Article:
There weren't a lot of positives for Carolina during a dismal first half of the season. The bullpen work of Brad Boxberger
certainly qualifies, though.
The 22-year-old right-hander had the best strikeout ratio and lowest batting average against among all qualified Southern League relievers, fanning 50 in 30 1/3 innings while allowing opponents to hit just .157.
"He's done a great job," Mudcats manager David Bell said. "He's pitched very well."
So well, in fact, that he was an easy choice for the Southern League All-Star Game. That he's the only Carolina representative is a reflection of the Mudcats' 23-47 record and last-place finish in the North Division.
"We've been playing better, and hopefully things will turn around," said Boxberger, a supplemental first-round choice by Cincinnati in the 2009 Draft.
The former University of Southern California pitcher knows about struggles. He went through a difficult second half with the Mudcats last year after being promoted from the Carolina League and switched from a starter to a reliever.
In 22 relief appearances a year ago, Boxberger was 1-4 with an 8.49 ERA. He had 40 strikeouts in 30 innings but walked 22.
"It's hard enough just adjusting to a higher level. When you are switching roles as well, it really makes it difficult," Boxberger said. "But I learned from it. I know how to approach pitching in relief now."
Bell has seen the transformation.
"He experienced some tough times last season, and that was really the best thing that could happen," the manager said. "Struggling and learning to make adjustments are what the Minor Leagues are all about. It was a great learning experience."
Boxberger has a 1.48 ERA in his 27 appearances, and right-handed hitters have been held to a .103 average. Don't be fooled by his modest total of three saves. The opportunities haven't been there.
"I enjoy my role and feel comfortable," Boxberger said. "I put too much pressure on myself last year and tried to do too much."
As a reliever, Boxberger has junked his curveball and uses a slider and changeup to complement his fastball. He has hit 98 mph and regularly pitches in the mid-90s.
Boxberger followed his father to USC, but didn't have quite as much success. Rod went 12-1 in 1978 and was MVP of the College World Series for the champion Trojans before being the 11th overall pick in the Draft.
Before he was taken by Cincinnati in '09, Brad was just 11-12 in three seasons with Southern California, mostly as a starter. But the Reds saw him pitch out of the bullpen in the Cape Cod League and liked his potential there.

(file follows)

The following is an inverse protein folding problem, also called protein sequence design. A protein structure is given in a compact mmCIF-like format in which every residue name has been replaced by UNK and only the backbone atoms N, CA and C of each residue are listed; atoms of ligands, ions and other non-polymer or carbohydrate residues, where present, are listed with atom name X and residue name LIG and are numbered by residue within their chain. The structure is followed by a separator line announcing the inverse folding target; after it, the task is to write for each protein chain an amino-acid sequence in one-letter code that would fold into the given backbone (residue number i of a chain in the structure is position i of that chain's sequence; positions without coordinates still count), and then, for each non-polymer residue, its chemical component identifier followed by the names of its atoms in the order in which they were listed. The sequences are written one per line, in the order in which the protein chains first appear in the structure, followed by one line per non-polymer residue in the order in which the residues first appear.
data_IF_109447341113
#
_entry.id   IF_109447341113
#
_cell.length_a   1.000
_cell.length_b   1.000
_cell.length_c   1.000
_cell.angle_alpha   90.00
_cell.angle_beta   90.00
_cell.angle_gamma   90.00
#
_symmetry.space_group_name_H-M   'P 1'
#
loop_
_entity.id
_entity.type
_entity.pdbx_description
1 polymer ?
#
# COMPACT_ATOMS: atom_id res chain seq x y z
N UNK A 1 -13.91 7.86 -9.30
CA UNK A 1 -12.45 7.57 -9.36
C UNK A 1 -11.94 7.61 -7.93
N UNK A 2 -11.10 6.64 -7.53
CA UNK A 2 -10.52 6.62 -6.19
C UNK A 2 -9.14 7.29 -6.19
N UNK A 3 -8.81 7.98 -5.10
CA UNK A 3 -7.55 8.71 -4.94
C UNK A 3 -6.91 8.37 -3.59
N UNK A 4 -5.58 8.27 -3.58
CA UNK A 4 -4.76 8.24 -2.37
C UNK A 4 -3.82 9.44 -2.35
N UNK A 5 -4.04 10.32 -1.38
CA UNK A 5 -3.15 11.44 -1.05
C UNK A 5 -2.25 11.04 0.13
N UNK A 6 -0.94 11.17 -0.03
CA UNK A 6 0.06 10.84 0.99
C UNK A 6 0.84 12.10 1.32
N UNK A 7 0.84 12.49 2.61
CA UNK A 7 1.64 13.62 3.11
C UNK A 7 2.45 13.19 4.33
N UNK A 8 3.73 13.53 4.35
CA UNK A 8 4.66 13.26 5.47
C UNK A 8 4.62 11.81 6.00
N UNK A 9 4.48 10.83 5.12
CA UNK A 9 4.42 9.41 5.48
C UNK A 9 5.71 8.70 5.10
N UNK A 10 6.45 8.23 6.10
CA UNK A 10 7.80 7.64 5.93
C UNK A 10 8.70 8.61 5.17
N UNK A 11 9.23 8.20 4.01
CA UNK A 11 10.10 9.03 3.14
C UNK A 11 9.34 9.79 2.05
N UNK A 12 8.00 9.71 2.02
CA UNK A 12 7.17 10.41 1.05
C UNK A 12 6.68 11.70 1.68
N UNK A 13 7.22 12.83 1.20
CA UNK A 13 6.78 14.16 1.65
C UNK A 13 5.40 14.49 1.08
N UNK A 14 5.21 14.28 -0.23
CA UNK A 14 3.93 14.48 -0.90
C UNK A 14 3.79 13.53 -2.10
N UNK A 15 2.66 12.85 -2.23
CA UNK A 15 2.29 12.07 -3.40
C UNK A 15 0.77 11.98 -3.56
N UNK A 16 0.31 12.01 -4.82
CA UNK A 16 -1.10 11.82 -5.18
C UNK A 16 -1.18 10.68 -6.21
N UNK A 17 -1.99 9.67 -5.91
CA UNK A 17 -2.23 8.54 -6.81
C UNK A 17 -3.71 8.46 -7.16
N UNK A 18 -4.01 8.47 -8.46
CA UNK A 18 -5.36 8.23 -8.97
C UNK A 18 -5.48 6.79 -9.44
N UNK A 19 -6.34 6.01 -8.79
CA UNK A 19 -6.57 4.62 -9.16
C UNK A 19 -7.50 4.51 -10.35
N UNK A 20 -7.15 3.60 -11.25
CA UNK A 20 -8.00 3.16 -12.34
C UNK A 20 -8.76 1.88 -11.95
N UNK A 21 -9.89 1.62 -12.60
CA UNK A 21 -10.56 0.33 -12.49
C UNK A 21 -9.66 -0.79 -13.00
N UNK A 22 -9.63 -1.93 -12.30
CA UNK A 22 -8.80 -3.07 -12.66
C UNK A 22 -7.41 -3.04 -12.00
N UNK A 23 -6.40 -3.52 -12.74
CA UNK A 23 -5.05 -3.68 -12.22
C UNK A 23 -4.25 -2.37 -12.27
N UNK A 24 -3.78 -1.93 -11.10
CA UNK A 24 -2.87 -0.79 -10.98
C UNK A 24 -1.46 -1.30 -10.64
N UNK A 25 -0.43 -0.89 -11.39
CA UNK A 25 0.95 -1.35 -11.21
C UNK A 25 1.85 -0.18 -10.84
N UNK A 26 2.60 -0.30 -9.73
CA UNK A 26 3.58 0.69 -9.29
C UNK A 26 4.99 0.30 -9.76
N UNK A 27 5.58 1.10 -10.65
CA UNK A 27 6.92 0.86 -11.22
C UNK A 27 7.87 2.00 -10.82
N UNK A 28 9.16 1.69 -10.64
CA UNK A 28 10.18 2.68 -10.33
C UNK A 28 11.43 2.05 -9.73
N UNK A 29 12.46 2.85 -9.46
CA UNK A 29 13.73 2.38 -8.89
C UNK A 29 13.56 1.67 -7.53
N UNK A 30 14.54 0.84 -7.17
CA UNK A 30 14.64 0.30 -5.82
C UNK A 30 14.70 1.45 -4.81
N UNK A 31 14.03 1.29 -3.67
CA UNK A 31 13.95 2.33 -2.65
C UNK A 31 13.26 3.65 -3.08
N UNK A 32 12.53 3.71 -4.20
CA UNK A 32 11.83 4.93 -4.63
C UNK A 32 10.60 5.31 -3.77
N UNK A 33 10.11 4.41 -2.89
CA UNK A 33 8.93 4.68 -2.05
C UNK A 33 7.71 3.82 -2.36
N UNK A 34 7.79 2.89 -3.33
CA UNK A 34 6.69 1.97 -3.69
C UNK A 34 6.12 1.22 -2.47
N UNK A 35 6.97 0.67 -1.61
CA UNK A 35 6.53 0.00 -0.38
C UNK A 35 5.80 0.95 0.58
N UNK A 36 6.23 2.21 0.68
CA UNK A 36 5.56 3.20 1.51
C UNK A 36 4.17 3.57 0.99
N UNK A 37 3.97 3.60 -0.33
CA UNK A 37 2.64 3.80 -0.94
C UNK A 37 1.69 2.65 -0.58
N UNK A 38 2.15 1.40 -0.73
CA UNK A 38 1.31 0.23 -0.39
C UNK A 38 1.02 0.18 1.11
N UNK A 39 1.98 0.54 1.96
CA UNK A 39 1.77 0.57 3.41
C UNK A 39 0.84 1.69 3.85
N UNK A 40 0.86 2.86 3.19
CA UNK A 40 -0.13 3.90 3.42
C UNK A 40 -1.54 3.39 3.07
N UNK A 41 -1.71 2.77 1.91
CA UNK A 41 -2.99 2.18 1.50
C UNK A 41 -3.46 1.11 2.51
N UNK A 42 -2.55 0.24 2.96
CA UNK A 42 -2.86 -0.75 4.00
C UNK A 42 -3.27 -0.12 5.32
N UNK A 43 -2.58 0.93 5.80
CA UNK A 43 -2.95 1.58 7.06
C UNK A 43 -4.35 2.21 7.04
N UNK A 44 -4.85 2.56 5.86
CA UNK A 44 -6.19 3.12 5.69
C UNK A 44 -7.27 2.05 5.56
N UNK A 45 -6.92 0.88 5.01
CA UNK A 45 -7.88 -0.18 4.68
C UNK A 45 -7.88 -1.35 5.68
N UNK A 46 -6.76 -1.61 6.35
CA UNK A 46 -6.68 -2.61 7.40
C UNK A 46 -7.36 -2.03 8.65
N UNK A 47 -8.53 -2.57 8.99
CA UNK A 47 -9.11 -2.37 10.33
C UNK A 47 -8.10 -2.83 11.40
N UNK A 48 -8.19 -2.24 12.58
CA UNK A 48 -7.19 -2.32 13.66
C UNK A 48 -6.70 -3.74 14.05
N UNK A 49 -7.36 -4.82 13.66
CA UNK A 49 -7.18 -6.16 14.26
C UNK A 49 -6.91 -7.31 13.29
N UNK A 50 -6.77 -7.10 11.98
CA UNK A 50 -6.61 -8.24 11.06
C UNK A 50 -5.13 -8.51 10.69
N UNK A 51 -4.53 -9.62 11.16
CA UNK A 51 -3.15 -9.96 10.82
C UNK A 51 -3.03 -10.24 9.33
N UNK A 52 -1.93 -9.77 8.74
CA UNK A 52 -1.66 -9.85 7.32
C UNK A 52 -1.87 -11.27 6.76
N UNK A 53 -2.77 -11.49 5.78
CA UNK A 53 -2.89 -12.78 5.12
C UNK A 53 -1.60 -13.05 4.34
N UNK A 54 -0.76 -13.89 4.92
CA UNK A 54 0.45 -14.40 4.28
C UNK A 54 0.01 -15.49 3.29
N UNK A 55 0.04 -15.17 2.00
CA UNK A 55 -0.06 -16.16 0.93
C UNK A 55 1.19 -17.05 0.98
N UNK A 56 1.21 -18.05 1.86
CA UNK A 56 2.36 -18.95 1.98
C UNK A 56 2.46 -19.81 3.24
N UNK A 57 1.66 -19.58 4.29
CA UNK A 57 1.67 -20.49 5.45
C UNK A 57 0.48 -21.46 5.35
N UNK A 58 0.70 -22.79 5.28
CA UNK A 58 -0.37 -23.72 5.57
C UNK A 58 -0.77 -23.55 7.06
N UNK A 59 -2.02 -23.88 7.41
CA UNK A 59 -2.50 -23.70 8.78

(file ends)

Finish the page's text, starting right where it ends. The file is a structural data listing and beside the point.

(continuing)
"I think they always saw me as a reliever more, but they wanted me to get innings," said Boxberger, who turned 23 on May 27. "That's why I began last year as a starter."
Boxberger had a 3.19 ERA for Lynchburg in his Minor League debut and made the Carolina League All-Star team. Then came the move up to Double-A, though, and -- at the time -- a painful learning experience, something his father could relate to.
Despite his All-American standing and first-round Draft status, Rod Boxberger never made the Majors.
"He definitely helped me prepare for the Minor Leagues and everything they have in store," Brad Boxberger said. "Now he's letting me go out and have my own career."
With the adjustment to the bullpen, everything is looking bright.
"Brad's right on track with where he should be," Bell said.
Streak broken: Carolina snapped its streak of 21 consecutive series losses dating back to last July when it took five of six from Jackson to end the first half. By sweeping the final doubleheader with the Generals, the Mudcats also avoided having the worst ever record for a half in the Southern League. Chattanooga was also 23-47 during the second half of the 2002 season.
Smokies rule: Tennessee's first-place finish in the North Division gave the Smokies four consecutive half-season titles. Tennessee won the second half in 2009 and finished first in both halves a year ago. Jacksonville, the two-time defending Southern League champion, could have matched the Smokies but faded late as Birmingham took the South Division first-half title.
Making history: Matt Moore's no-hitter for Montgomery was the first in Biscuits history and the first no-hitter ever at Hank Aaron Stadium in Mobile. Moore, rated as MLB.com's No. 27 prospect, struck out 11 and walked two in the 8-0 victory while improving his record to 5-3 and lowering his ERA to 2.43. He has 103 strikeouts in 77 2/3 innings.